Adam Johnson

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Extending Django's QuerySet to return approximate COUNTs


Update (2015-05-31): I've re-written and open-sourced a better way of doing the below as part of my library django-mysql. The docs there on approximate counting are just as good a read as the below, and you can pip install the solution.

I was looking through the MySQL slow_log for YPlan and discovered that there were a lot of SELECT COUNT(*) queries going on, which take a long time because they require a full table scan. These were coming from the Django admin, which displays the total count on every page.

“Why is SELECT COUNT(*) such a slow query?” you might think, “surely MySQL could just keep a number in the table metadata and update it on INSERT/DELETE.” Aha! You are totally right - for the MyISAM storage engine. But Innodb, which you shoudl be using, provides transacational support and other niceties, at the cost of making such a metadata count impossible. Each transaction must be isolated from the others until it commits or rolls back, so a single ‘accurate’ COUNT(*) value per table is impossible. It would also be a point of contention from locking, which MyISAM doesn’t care about anyway because it locks the whole table for any write. Hence, Innodb COUNT(*) = table scan.

Of coures, I wasn’t the only one with this problem, and a quick google found me this great blog post by ‘Avian’ in 2011. This post is my update on that for newer Django versions, with some extra knowledge I’ve gained reading up on MySQL.

Here’s my take on the code:

class ApproxCountQuerySet(QuerySet):
    Avoid doing COUNT(*) on big tables because it's a full table scan; instead,
    if the table looks big, just extract an approximate count via MySQL's
    EXPLAIN statement.

    def count(self):
        query = self.query
        if (
            not query.where and
            query.high_mark is None and
            query.low_mark == 0 and
            not and
            not query.group_by and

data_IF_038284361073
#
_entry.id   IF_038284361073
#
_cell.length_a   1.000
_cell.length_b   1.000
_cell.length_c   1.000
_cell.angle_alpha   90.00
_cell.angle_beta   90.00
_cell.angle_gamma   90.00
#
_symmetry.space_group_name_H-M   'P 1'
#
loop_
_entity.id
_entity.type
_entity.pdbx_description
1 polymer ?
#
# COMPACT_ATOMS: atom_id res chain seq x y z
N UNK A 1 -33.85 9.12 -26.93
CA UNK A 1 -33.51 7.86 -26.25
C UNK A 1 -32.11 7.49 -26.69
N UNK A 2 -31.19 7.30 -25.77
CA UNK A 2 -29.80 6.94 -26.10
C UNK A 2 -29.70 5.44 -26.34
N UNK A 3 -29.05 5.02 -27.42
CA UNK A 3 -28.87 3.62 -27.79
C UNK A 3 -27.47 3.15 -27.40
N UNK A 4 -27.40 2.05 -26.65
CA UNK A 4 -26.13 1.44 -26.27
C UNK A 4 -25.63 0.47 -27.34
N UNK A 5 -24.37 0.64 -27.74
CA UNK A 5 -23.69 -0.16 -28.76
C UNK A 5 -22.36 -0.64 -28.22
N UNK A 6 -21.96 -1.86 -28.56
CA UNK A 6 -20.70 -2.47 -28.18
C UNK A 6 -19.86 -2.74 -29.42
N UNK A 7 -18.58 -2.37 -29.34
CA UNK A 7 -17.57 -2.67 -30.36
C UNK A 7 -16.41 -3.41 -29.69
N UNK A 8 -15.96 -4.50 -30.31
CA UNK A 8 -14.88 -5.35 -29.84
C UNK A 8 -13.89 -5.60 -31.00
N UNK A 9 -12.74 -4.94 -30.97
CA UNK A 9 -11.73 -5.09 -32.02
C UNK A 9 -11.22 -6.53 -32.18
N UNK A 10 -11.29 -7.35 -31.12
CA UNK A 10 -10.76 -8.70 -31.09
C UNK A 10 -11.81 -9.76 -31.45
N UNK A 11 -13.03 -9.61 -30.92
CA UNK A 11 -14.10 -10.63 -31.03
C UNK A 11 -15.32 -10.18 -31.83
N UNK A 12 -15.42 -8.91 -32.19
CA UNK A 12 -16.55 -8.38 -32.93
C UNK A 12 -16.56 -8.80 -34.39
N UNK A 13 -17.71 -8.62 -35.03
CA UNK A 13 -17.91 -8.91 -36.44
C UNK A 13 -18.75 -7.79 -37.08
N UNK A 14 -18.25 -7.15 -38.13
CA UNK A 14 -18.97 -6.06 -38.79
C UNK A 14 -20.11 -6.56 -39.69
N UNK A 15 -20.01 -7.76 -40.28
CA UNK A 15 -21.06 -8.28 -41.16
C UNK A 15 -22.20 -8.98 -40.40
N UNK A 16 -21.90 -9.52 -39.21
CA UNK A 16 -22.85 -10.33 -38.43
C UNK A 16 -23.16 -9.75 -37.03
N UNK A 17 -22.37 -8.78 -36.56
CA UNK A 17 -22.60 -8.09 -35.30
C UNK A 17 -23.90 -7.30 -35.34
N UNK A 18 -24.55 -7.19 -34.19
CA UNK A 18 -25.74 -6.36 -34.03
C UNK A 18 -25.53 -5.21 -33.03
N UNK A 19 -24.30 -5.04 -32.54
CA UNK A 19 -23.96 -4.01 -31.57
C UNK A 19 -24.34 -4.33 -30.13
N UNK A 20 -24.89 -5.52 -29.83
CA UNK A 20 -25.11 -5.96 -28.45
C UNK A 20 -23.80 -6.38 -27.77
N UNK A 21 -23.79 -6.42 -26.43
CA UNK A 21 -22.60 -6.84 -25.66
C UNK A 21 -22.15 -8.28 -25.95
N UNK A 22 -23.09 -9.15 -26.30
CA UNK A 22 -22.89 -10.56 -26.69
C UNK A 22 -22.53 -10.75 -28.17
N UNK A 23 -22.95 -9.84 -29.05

not query.having and
            not query.distinct
            cursor = connections[self.db].cursor()
                "/*ApproxCountQuerySet*/ EXPLAIN SELECT COUNT(*) FROM `{}`".format(
            n = cursor.fetchone()[8]
            if n >= 1000:
                return n

        return super(ApproxCountQuerySet, self).count()

A few quick things to point out:

Why use EXPLAIN and not SHOW TABLE STATUS as in Avian’s blog? Because EXPLAIN can be used to extract more detailed counts using index reads as well

*************************** 1. row ***************************
       Table: city
Create Table: CREATE TABLE `city` (
  `city_id` smallint(5) unsigned NOT NULL AUTO_INCREMENT,
  `city` varchar(50) NOT NULL,
  `country_id` smallint(5) unsigned NOT NULL,
  PRIMARY KEY (`city_id`),
  KEY `idx_fk_country_id` (`country_id`),
  CONSTRAINT `fk_city_country` FOREIGN KEY (`country_id`) REFERENCES `country` (`country_id`) ON UPDATE CASCADE
1 row in set (0.00 sec)

mysql> SELECT COUNT(*) FROM WHERE country_id = 23\G
*************************** 1. row ***************************
COUNT(*): 53
1 row in set (0.00 sec)

mysql> EXPLAIN SELECT COUNT(*) FROM WHERE country_id = 23\G
*************************** 1. row ***************************
           id: 1
  select_type: SIMPLE
        table: city
         type: ref
possible_keys: idx_fk_country_id
          key: idx_fk_country_id
      key_len: 2
          ref: const
         rows: 53
        Extra: Using index
1 row in set (0.00 sec)

My second step in this fix this was to make sure this only applied in Django’s admin area, and couldn’t affect any logic in other parts of the app which might rely on exact counts. This is easy enough if you’re using a custom admin base class for every Admin class in your app:

class MySuperDuperAdmin(Admin):
    def queryset(self, request):
        qs = super(MySuperDuperAdmin, self).queryset(request)
        qs = qs._clone(klass=ApproxCountQuerySet)
        return qs

The final step was a cosmetic fix to make sure the approximate nature of the counts is reported to admin users - we wouldn’t want anyone misquoting ballpark numbers as exact, would we? A quick hack can make sure that if the approximate count is used, the templates all say ‘Approximately N’. Replacing lines at the end of ApproxCountQuerySet.count:

            if n >= 1000:
                return ApproximateInt(n)
            return super(ApproxCountQuerySet, self).count()

class ApproximateInt(int):
    def __str__(self):
        return 'Approximately ' + super(ApproximateInt, self).__str__()

And here’s what the final product looks like at the top of an admin page:

Django Admin Screenshot


Tags: django, mysql

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